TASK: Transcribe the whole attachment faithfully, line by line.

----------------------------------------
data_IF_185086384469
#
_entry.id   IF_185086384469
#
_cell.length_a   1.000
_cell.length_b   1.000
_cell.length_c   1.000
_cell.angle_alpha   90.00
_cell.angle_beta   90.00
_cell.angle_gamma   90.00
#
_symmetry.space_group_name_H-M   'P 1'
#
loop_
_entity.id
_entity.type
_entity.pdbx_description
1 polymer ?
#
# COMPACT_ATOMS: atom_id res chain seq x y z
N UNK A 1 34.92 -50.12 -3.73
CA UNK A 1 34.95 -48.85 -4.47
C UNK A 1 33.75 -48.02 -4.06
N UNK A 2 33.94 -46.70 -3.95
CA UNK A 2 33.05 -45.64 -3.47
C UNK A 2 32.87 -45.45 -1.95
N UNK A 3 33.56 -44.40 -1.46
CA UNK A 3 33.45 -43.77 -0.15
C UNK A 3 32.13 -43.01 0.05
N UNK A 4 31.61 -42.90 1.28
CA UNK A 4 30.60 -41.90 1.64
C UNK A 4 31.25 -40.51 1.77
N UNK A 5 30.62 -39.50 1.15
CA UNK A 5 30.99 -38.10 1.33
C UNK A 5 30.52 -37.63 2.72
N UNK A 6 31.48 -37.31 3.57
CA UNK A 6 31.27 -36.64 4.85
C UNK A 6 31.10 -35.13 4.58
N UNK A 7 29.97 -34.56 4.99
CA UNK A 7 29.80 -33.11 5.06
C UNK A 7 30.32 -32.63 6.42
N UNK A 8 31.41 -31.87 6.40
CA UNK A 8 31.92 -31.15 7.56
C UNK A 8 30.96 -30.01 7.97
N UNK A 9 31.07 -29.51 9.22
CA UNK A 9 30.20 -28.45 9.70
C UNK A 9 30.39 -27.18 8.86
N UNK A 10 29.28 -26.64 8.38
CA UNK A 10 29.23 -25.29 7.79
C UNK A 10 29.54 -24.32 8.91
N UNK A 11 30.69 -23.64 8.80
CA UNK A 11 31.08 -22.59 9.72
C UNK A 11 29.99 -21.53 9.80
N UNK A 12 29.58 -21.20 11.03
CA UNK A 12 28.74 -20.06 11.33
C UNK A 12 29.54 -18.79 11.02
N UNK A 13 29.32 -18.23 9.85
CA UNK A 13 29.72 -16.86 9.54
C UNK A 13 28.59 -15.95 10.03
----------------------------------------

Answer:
data_IF_185086384469
#
_entry.id   IF_185086384469
#
_cell.length_a   1.000
_cell.length_b   1.000
_cell.length_c   1.000
_cell.angle_alpha   90.00
_cell.angle_beta   90.00
_cell.angle_gamma   90.00
#
_symmetry.space_group_name_H-M   'P 1'
#
loop_
_entity.id
_entity.type
_entity.pdbx_description
1 polymer ?
#
# COMPACT_ATOMS: atom_id res chain seq x y z
N UNK A 1 34.92 -50.12 -3.73
CA UNK A 1 34.95 -48.85 -4.47
C UNK A 1 33.75 -48.02 -4.06
N UNK A 2 33.94 -46.70 -3.95
CA UNK A 2 33.05 -45.64 -3.47
C UNK A 2 32.87 -45.45 -1.95
N UNK A 3 33.56 -44.40 -1.46
CA UNK A 3 33.45 -43.77 -0.15
C UNK A 3 32.13 -43.01 0.05
N UNK A 4 31.61 -42.90 1.28
CA UNK A 4 30.60 -41.90 1.64
C UNK A 4 31.25 -40.51 1.77
N UNK A 5 30.62 -39.50 1.15
CA UNK A 5 30.99 -38.10 1.33
C UNK A 5 30.52 -37.63 2.72
N UNK A 6 31.48 -37.31 3.57
CA UNK A 6 31.27 -36.64 4.85
C UNK A 6 31.10 -35.13 4.58
N UNK A 7 29.97 -34.56 4.99
CA UNK A 7 29.80 -33.11 5.06
C UNK A 7 30.32 -32.63 6.42
N UNK A 8 31.41 -31.87 6.40
CA UNK A 8 31.92 -31.15 7.56
C UNK A 8 30.96 -30.01 7.97
N UNK A 9 31.07 -29.51 9.22
CA UNK A 9 30.20 -28.45 9.70
C UNK A 9 30.39 -27.18 8.86
N UNK A 10 29.28 -26.64 8.38
CA UNK A 10 29.23 -25.29 7.79
C UNK A 10 29.54 -24.32 8.91
N UNK A 11 30.69 -23.64 8.80
CA UNK A 11 31.08 -22.59 9.72
C UNK A 11 29.99 -21.53 9.80
N UNK A 12 29.58 -21.20 11.03
CA UNK A 12 28.74 -20.06 11.33
C UNK A 12 29.54 -18.79 11.02
N UNK A 13 29.32 -18.23 9.85
CA UNK A 13 29.72 -16.86 9.54
C UNK A 13 28.59 -15.95 10.03